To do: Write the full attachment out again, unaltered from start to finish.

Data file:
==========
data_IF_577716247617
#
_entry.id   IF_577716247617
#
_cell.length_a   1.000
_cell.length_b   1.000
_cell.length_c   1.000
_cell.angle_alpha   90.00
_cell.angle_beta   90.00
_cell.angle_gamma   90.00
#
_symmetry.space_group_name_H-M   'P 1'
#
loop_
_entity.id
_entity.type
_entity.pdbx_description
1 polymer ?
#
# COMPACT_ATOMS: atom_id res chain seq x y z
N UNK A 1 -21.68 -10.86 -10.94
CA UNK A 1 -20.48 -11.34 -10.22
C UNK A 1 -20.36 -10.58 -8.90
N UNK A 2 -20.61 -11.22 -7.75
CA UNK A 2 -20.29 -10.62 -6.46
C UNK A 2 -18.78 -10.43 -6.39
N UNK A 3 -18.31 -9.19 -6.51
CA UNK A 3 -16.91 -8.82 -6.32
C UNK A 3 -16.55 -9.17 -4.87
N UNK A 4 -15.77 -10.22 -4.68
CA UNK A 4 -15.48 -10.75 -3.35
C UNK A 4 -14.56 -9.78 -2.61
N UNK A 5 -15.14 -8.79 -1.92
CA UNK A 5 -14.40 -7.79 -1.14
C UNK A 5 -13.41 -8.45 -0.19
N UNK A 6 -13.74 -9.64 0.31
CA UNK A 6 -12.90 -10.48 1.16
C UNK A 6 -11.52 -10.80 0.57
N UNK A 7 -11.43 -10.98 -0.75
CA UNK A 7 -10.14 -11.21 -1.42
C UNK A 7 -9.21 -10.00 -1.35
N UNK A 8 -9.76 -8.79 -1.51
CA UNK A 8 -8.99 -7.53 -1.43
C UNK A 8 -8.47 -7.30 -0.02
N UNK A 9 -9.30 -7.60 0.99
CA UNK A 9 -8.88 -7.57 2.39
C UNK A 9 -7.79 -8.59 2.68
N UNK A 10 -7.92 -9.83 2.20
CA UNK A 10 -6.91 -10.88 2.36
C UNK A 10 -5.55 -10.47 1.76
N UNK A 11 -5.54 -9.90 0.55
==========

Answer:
data_IF_577716247617
#
_entry.id   IF_577716247617
#
_cell.length_a   1.000
_cell.length_b   1.000
_cell.length_c   1.000
_cell.angle_alpha   90.00
_cell.angle_beta   90.00
_cell.angle_gamma   90.00
#
_symmetry.space_group_name_H-M   'P 1'
#
loop_
_entity.id
_entity.type
_entity.pdbx_description
1 polymer ?
#
# COMPACT_ATOMS: atom_id res chain seq x y z
N UNK A 1 -21.68 -10.86 -10.94
CA UNK A 1 -20.48 -11.34 -10.22
C UNK A 1 -20.36 -10.58 -8.90
N UNK A 2 -20.61 -11.22 -7.75
CA UNK A 2 -20.29 -10.62 -6.46
C UNK A 2 -18.78 -10.43 -6.39
N UNK A 3 -18.31 -9.19 -6.51
CA UNK A 3 -16.91 -8.82 -6.32
C UNK A 3 -16.55 -9.17 -4.87
N UNK A 4 -15.77 -10.22 -4.68
CA UNK A 4 -15.48 -10.75 -3.35
C UNK A 4 -14.56 -9.78 -2.61
N UNK A 5 -15.14 -8.79 -1.92
CA UNK A 5 -14.40 -7.79 -1.14
C UNK A 5 -13.41 -8.45 -0.19
N UNK A 6 -13.74 -9.64 0.31
CA UNK A 6 -12.90 -10.48 1.16
C UNK A 6 -11.52 -10.80 0.57
N UNK A 7 -11.43 -10.98 -0.75
CA UNK A 7 -10.14 -11.21 -1.42
C UNK A 7 -9.21 -10.00 -1.35
N UNK A 8 -9.76 -8.79 -1.51
CA UNK A 8 -8.99 -7.53 -1.43
C UNK A 8 -8.47 -7.30 -0.02
N UNK A 9 -9.30 -7.60 0.99
CA UNK A 9 -8.88 -7.57 2.39
C UNK A 9 -7.79 -8.59 2.68
N UNK A 10 -7.92 -9.83 2.20
CA UNK A 10 -6.91 -10.88 2.36
C UNK A 10 -5.55 -10.47 1.76
N UNK A 11 -5.54 -9.90 0.55